'Sooryavanshi', '83', 'Bell Bottom', 'Pathan Prithviraj', 'Radhe', 'Jayeshbhai Jordaar', 'Brahmastra' and 'Laal Singh Chaddha' are a few big-budget Hindi movies listed to release this year.
Tamil Superstar Joseph Vijay Chandrasekhar (Vijay) starrer action-thriller, 'Master' is gently crawling towards a Rs 250 crore worldwide collection. It was the first big-budget film to release after the cinemas were shut in early March, last year, due to the outbreak of the coronavirus in India.
The pandemic had forced the cinemas to lockdown. It was certain in a country that, according to economists, took the strictest measures to restrict the outbreak, theatres would be the last to open. October 15, the theatres started opening again. But there was hardly any title to screen. First with old movies and later with Hollywood releases, the cinemas were struggling to attract cinema-lovers.
Producers in the east released a few Bengali movies during Durga Puja. But the "biggest positive feedback," according to Saurabh Varma, CMO, Inox, came from Southern India. The passion for movies in that market is huge he says.
In its recent guidelines, the Ministry of Home Affairs, Government of India announced that cinemas will be allowed to seat more people inside the hall as the cap is set to be reduced from the existing 50 per cent. "For the revival of cinema attendance, removal of capacity restrictions is an important step which can also help reduce the fear factor," opines Ashish Pherwani, partner and media and entertainment leader, EY India.
However, he adds, "A healthy slate of large films will also be needed to get audiences back, but effective vaccination will be the highest factor."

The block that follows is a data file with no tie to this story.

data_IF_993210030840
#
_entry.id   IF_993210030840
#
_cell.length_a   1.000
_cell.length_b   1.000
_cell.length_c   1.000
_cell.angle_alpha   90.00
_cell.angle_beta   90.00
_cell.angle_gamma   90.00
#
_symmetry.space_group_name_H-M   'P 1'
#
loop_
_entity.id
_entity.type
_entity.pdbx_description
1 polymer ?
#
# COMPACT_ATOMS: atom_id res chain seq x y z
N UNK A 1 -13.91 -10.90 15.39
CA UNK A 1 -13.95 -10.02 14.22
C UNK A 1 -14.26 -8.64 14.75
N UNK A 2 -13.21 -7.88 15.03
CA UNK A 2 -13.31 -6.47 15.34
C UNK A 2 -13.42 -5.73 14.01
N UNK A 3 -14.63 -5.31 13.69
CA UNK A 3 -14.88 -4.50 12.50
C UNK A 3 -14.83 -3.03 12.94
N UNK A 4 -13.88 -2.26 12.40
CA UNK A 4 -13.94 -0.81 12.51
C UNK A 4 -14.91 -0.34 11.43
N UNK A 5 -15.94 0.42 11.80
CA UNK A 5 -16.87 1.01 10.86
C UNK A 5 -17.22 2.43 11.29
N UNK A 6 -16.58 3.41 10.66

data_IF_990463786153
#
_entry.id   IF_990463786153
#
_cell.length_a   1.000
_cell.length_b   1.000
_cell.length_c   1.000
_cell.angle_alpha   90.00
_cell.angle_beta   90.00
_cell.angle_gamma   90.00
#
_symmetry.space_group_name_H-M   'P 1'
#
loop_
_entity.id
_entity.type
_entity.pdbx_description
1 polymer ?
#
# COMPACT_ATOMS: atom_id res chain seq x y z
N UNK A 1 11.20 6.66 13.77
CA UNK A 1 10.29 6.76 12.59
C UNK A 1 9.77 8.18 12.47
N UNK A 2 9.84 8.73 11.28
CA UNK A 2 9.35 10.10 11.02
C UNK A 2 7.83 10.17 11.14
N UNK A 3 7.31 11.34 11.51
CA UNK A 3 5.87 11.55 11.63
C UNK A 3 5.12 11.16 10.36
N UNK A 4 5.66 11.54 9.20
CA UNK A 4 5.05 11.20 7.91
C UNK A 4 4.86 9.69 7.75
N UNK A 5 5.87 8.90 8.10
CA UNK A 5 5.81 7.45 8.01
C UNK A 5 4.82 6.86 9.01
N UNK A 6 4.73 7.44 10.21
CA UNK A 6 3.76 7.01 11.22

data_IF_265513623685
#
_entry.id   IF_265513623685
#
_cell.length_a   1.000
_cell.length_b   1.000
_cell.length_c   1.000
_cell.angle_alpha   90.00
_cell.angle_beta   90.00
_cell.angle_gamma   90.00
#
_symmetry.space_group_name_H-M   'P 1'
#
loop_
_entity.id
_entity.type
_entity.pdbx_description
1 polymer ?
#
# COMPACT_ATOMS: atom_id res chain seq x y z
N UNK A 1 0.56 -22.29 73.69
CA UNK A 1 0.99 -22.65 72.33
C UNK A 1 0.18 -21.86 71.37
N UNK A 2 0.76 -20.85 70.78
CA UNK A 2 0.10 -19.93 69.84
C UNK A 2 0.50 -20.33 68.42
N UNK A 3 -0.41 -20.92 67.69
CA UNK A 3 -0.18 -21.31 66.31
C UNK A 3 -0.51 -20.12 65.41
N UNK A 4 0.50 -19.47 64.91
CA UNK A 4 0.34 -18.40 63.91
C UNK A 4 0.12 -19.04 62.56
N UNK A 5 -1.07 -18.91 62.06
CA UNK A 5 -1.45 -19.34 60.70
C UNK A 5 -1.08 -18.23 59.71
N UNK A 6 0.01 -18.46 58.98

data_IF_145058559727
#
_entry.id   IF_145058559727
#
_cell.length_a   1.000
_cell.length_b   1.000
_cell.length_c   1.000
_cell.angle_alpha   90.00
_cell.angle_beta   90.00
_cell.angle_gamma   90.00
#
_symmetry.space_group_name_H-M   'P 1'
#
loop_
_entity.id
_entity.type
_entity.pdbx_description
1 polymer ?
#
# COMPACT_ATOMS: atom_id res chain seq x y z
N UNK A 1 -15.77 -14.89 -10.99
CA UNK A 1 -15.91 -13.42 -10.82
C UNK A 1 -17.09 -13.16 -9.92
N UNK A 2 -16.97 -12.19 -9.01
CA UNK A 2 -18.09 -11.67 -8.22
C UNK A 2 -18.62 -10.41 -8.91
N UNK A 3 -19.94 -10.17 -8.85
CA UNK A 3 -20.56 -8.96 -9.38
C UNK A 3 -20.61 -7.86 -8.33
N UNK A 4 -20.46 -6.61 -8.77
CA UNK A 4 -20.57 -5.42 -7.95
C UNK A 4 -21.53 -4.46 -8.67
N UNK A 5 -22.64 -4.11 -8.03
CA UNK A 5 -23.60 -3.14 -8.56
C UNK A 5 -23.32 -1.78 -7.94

Indian theatrical exhibition business with 9,440 (2020) screens of which 3,150 are multiplex screens is one of the most under-penetrated markets in the world. The number of screens has dropped from 9,596 in 2019. Naveen Chandra, CEO, Mumbai Movie Studios asserts, "Ever since production has resumed in the last few months, many more big films have been completed and are now ready for release. Ironically, this will create another problem and take us back to pre-pandemic times when films suffered due to the lack of enough theatres to release them!"
Few big-budget movies that are listed to release in 2021 are: 'Sooryavanshi', '83', 'Bell Bottom', 'Pathan Prithviraj', 'Radhe', 'Jayeshbhai Jordaar', 'Brahmastra' and 'Laal Singh Chaddha'. There are sequels of established franchisees like 'Hera Pheri 3', 'Golmaal 5', 'Satyamev Jayate 2', 'No Entry 2' on the Hindi cinema front.
"Films are a big part of Indian culture and people are eager to get back to the theatres as has been shown by the performance of recently released Tamil film Master. The film released mid-January has collected over Rs 150 crore in 2 weeks at the box office, with 50 per cent seating capacity restriction and with states like Rajasthan still completely under lockdown. States like Maharashtra which make an important contribution to all India box office collections having less than 40 per cent theatres open," says Chandra.
The multiplex chains are burning their midnight oil to convince consumers that the theatres are safe. Securing first visit post-pandemic is the biggest challenge for a marketer today, admits, Saurabh Varma. However, he says, once that first visit is acquired, the consumers are visiting repeatedly. "While earlier, consumers used to visit once or twice a month, we are now witnessing that the repeat visits have increased to once a week," he informs.
When the theatres were shut, some of the studios and filmmakers went on to release their ready to screen titles on OTT. Disney+Hotstar, Netflix, Amazon Prime Video, the three international behemoths with deep pockets were dishing out Rs 60 crore to Rs 110 crore per movie. Indian players like ALTBalaji stayed away from it. Group CEO of the video-on-demand platform, Nachiket Pantvaidya had said, this phenomenon - direct-to-OTT releases is temporary. While Uday Shankar, the former Star and Disney India boss said, Hotstar Multiplex is not just for the lockdowns.